Mimi suddenly shrieks: “Namake-mono wa ine ga? Naguko wa ine ga? (怠けものはいねが？泣ぐ子はいねが？– Are there any lazy people around? Any crying kids?)” She’s wearing the mask of an Oni (demon).
”Kowai!” says a startled Ariaguma (怖い – Eek!), as Mimi bursts into laughter.
Mimi explains that she heard from a friend about an annual spring event in Slovenia related to our last blog posting about bean-tossing (mame-maki). In a more rational voice, she explains, “Have you ever heard of Kurentovanje? It's a very interesting carnival, I once saw on a TV documentary.
Participants dressed in sheep furs and masks hang bells around their belts, which ring loudly as they walk about. The ringing of these bells is said to drive away evil spirits and to announce the coming of spring.
Mimi thinks the creatures look like rather friendly big birds, however.
The Tschaggatta festival in Lotchental Swizerland is also similar. Villagers from remote valleys wear hideous wooden spirit masks, dress in shaggy furs, and carry heavy bells. These
Tschaggatta are said to possess special powers.
One hundred years ago, hordes of Tschagatta stormed through the villages, punishing community ne’er-do-wells. It was said they had magical powers to scare away winter and death, allowing spring to be reborn.
Tschaggata masks are scarier than those of Kurentovanje, although both are meant to scare children out of misbehavior. It's fascinating how the essence of these events seems so similar among such widely divergent cultures.
Mimi says hearing about these customs reminds her of the Akita winter festival called Namahage. That’s why she was trying to scare Araiguma.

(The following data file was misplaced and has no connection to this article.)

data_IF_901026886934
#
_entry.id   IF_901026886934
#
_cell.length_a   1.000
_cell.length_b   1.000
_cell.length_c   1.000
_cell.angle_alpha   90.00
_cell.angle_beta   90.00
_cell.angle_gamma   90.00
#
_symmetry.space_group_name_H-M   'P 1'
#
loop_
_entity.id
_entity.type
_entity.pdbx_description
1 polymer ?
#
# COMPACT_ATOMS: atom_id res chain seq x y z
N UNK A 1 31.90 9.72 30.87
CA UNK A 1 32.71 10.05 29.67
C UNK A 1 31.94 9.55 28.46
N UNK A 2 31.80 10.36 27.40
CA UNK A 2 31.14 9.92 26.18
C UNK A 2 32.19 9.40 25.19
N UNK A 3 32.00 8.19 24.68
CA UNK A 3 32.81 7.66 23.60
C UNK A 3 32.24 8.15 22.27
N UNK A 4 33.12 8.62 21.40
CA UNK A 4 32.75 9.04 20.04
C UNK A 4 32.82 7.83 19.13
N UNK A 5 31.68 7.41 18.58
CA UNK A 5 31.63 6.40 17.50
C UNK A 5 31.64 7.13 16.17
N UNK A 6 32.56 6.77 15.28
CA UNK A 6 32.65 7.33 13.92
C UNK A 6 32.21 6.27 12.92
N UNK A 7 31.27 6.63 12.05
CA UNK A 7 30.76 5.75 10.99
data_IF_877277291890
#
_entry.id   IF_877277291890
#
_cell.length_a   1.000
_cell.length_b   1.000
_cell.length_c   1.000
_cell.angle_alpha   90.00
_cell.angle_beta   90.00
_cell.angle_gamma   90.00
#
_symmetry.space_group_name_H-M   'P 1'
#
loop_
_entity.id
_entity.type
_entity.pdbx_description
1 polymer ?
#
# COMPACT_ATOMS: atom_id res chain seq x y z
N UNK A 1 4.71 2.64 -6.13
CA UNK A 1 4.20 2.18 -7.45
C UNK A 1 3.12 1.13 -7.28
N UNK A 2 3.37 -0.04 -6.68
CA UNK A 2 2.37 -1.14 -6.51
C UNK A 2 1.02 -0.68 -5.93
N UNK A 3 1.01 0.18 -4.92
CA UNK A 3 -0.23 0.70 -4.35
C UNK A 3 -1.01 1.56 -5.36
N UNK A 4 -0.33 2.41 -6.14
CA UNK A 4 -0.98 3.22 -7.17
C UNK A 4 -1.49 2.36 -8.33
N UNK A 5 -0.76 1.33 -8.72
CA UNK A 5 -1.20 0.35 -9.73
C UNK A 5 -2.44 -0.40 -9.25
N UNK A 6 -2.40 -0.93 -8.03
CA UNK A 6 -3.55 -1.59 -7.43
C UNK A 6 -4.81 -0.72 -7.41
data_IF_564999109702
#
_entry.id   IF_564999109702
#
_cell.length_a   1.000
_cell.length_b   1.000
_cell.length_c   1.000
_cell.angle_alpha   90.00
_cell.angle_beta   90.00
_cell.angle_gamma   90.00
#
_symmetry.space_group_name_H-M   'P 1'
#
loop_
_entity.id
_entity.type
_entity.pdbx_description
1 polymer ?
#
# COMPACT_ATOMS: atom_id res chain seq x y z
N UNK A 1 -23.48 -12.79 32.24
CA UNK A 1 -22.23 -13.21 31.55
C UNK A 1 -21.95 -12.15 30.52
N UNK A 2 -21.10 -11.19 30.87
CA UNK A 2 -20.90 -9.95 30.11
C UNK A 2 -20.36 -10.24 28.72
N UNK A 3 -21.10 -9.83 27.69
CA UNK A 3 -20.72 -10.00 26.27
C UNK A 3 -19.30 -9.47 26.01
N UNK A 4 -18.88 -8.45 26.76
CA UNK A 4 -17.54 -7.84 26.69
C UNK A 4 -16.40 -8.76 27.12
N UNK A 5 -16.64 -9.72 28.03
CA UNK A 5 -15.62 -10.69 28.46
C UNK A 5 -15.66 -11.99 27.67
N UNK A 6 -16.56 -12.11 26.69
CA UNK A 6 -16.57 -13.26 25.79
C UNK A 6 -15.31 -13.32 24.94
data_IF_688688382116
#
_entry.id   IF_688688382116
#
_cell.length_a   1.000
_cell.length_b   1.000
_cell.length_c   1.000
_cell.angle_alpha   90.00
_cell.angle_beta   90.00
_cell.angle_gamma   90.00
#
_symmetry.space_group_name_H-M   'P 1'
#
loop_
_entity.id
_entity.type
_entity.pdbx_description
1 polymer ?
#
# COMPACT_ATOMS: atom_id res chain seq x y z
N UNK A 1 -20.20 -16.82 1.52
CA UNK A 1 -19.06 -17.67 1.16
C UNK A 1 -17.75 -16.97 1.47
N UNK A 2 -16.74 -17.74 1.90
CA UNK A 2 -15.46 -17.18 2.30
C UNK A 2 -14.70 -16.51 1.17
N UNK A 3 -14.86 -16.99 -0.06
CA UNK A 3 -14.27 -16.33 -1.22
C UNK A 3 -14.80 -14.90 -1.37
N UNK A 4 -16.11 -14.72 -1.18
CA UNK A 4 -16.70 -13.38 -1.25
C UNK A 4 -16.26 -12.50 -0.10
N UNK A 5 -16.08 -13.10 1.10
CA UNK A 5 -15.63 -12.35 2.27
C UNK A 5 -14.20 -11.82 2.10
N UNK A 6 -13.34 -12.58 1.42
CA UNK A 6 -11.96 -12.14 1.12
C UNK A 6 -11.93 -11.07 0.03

Namahage is an annual event held the last day of the year. Namahage are creatures (seen above), said to be messengers of the gods. They visit local houses to admonish the wicked, to drive away evil spirits, and to bring happiness and good fortunes.
Villagers don wooden masks and straw-filled keramino clothes while brandishing giant knives. They wander about, shouting “Namake-mono wa inega? Naguko wa inega?” (Are there any lazy people around? Any crying kids?) in gruff voices. Their manner is quite aggressive, and particularly terrifying to children, as they look like Oni.
There are basically two types of namahage masks, one blue and one red, each with similar expressions. In this respect, they differ from Tschagatta masks, which come in a great variety.
The red namahage carries a tool in his right hand called a Nuki, a religious tool priests swing in the air above their heads to drive away evil spirits.
The literal translation of namahage is to remove a low-temperature burn. Such burn injuries come from idling too long by the fireside, which is thus a metaphor for laziness. Eventually this meaning was transferred to the name of the mythic creatures.
The blue-masked namahage carries a knife to slice off these superficial burns, and catch them in his wooden bucket.
Today, one can meet them annually at the Namahage festival, held Friday through Sunday, the second week of February in Akita’s Oga Peninsula.
For three nights 50 torch-wielding namahages descend from the mountains, thereafter engaging in traditional folk dancing and music.
Since Akita is located in northern Japan, it sees a lot of snow, and is quite cold, but the festival is well worth a visit, as one feels as if she’s traveled back in time.